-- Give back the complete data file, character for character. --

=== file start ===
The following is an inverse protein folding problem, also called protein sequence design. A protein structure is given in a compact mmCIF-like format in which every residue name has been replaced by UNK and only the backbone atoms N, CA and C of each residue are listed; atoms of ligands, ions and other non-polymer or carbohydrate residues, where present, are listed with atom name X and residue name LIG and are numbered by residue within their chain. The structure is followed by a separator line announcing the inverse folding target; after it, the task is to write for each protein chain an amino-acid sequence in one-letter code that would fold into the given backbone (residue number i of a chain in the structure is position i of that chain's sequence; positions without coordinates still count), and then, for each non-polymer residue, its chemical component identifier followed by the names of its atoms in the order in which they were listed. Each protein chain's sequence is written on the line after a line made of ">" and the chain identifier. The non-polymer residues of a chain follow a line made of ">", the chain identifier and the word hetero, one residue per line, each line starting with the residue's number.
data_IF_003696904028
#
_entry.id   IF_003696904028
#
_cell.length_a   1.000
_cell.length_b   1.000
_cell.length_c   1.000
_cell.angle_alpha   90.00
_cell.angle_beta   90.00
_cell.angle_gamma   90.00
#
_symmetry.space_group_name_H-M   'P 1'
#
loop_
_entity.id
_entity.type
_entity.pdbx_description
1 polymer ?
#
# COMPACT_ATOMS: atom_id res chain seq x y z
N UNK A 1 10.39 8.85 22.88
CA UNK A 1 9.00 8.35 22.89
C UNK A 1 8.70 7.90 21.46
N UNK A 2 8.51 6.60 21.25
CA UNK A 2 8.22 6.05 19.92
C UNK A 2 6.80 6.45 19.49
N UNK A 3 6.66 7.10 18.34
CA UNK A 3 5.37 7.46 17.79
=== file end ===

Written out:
The following is an inverse protein folding problem, also called protein sequence design. A protein structure is given in a compact mmCIF-like format in which every residue name has been replaced by UNK and only the backbone atoms N, CA and C of each residue are listed; atoms of ligands, ions and other non-polymer or carbohydrate residues, where present, are listed with atom name X and residue name LIG and are numbered by residue within their chain. The structure is followed by a separator line announcing the inverse folding target; after it, the task is to write for each protein chain an amino-acid sequence in one-letter code that would fold into the given backbone (residue number i of a chain in the structure is position i of that chain's sequence; positions without coordinates still count), and then, for each non-polymer residue, its chemical component identifier followed by the names of its atoms in the order in which they were listed. Each protein chain's sequence is written on the line after a line made of ">" and the chain identifier. The non-polymer residues of a chain follow a line made of ">", the chain identifier and the word hetero, one residue per line, each line starting with the residue's number.
data_IF_003696904028
#
_entry.id   IF_003696904028
#
_cell.length_a   1.000
_cell.length_b   1.000
_cell.length_c   1.000
_cell.angle_alpha   90.00
_cell.angle_beta   90.00
_cell.angle_gamma   90.00
#
_symmetry.space_group_name_H-M   'P 1'
#
loop_
_entity.id
_entity.type
_entity.pdbx_description
1 polymer ?
#
# COMPACT_ATOMS: atom_id res chain seq x y z
N UNK A 1 10.39 8.85 22.88
CA UNK A 1 9.00 8.35 22.89
C UNK A 1 8.70 7.90 21.46
N UNK A 2 8.51 6.60 21.25
CA UNK A 2 8.22 6.05 19.92
C UNK A 2 6.80 6.45 19.49
N UNK A 3 6.66 7.10 18.34
CA UNK A 3 5.37 7.46 17.79